“Creativity is a gift, from life to us,” according to Tom Sturges in his book Every Idea is a Good Idea: How Songwriters and Other Working Artists Get It Done.
It exists in various forms and flavors, but all of us have it. And when we tap into our creativity, he writes, it is then that “we are most human.”
Sturges worked as a senior executive in the music industry for 25 years. He’s worked with everyone from Carole King to Lamont Dozier to Dr. Dre.
In Every Idea is a Good Idea, he gives readers a glimpse into these individuals’ creative processes along with the processes of others. He also shares his own tips for tapping into and maximizing our creativity. Here are three tips from Sturges’s book.
1. Steal from the greats.
In Mougins, France, in a secret room — a room within rooms — there was a vault with a combination lock, which housed several original pieces from some of the greatest artists, including Gaugin, Degas and Rembrandt. Next to these works were their duplications.
This heavily guarded room was a hidden part of Picasso’s principal studio, where he collected great works and tried to recreate them. As Sturges writes, Picasso tried to replicate the very strokes that inspired him, to gain a deeper understanding of how each artist was able to paint their powerful works. It’s not surprising then that Picasso is famously quoted as saying, “Bad artists copy. Great artists steal.”
Author Austin Kleon talks about this in his book Steal Like An Artist: 10 Things Nobody Told You About Being Creative. In it, he includes T.S. Eliot’s quote, which also speaks to expert stealing: “Immature poets imitate; mature poets steal; bad poets deface what they take, and good poets make it into something better, or at least something different. The good poet welds his theft into a whole of feeling which is unique, utterly different from which it was torn.”
(Learn more about Kleon’s book here.)
2. Reinvent yourself and your process.
In an interview with Charlie Rose, songwriter Paul Simon explained that he believes we’re born with a well of talent, but when we become successful, that well dries up. As such, we need to recreate ourselves. According to Sturges, one way Simon replenishes his well is “by borrowing the sounds and rhythms of other cultures and their music and incorporating those elements into his own music, particularly his songwriting.”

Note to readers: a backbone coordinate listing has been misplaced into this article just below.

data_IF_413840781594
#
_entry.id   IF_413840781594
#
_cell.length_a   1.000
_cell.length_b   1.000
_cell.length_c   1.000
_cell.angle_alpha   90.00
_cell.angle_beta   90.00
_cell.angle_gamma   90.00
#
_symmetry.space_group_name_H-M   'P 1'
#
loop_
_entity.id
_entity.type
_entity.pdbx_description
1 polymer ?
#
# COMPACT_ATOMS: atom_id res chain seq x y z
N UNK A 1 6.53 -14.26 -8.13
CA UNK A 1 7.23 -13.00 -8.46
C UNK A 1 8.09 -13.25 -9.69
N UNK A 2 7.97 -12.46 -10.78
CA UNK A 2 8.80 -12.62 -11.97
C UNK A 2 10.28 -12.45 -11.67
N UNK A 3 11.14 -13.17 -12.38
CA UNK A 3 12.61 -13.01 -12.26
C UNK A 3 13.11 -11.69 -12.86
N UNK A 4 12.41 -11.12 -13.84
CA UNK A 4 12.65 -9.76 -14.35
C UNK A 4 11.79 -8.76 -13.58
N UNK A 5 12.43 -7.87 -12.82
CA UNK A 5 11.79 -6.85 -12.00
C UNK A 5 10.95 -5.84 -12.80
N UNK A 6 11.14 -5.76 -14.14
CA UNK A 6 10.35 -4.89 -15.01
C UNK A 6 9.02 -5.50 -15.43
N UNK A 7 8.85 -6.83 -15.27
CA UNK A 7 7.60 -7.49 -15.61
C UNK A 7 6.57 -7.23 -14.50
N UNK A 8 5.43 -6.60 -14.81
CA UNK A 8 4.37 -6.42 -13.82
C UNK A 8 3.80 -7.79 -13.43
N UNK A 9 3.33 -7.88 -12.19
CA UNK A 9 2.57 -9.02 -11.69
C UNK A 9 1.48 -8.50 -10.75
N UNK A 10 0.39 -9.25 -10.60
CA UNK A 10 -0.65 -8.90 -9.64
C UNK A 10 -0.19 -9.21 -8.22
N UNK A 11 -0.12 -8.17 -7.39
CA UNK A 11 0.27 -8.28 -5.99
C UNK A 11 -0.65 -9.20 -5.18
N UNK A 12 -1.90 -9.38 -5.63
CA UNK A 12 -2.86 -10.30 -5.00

Sturges suggests we consider reinvention not just in terms of ourselves but also our creative process. He includes examples of others who reinvented themselves. For instance, the painter Auguste Renoir started out painting china. By the time he was in his 20s, he’d finally saved enough money to afford his own paint and canvas. From there he became the Impressionist master we know today.
Gustave Eiffel was a bridge builder. After creating the idea for the Eiffel Tower, he reinvented himself as a landmark creator. After that he helped design the skeleton for the Statue of Liberty.
When we focus on reinventing how we create and what we create, we challenge ourselves to play with new perspectives, techniques and tools. This sparks our curiosity, boosts our energy and welcomes all sorts of insights.
3. Find the rhythm in your work.
This is another lesson Sturges gleans from Paul Simon’s process. He includes excellent examples of how we can find the rhythm in all kinds of creative work. He writes:
Photographers may let the beat of the city inhabit the photograph they take of its skyline. Architects might allow the pulse of a hillside and the spill of the canyon below it to determine how the house will be built and what direction it will face. Novelists could let the steady drumbeat of the rain on their roof influence the pattern of speech in the characters they have created. Composers might let the waves pounding the seashore become the inelegant and irregular backbeat of a concerto or symphony.
When I interviewed Sturges for last month’s piece on kids and creativity, I asked him what inspires him personally. This is what he said:
A few years ago a friend of mine called to say he had contracted ALS, otherwise known as Lou Gehrig’s disease. I asked him what that meant in practical terms and he explained that he had about two years of living left, before he began the descent into canes and walkers and permanently lying in a bed waiting for the end to come. I promised him that I would live my life in honor of him, and would, from that day forward, treat my life as though I only had two years to get everything done. His shortened life and his suffering is what inspires me to work harder and faster and with greater results than I ever did before. By the way, his name was Eric Lowen and he wrote — with Dan Navarro — the hit song “We Belong” for Pat Benatar.
Creativity is part of our humanity. When we create we’re really doing what we are meant to do, what is encoded in our DNA.
There is a great quote from Erma Bombeck, which I recently taped to my office wall. It reminds me to use my creativity to its fullest, to drain the well of all its drops:
“When I stand before God at the end of my life, I would hope that I would not have a single bit of talent left, and could say, ‘I used everything you gave me.’”
What inspires you to create? How can you find the rhythm in your work?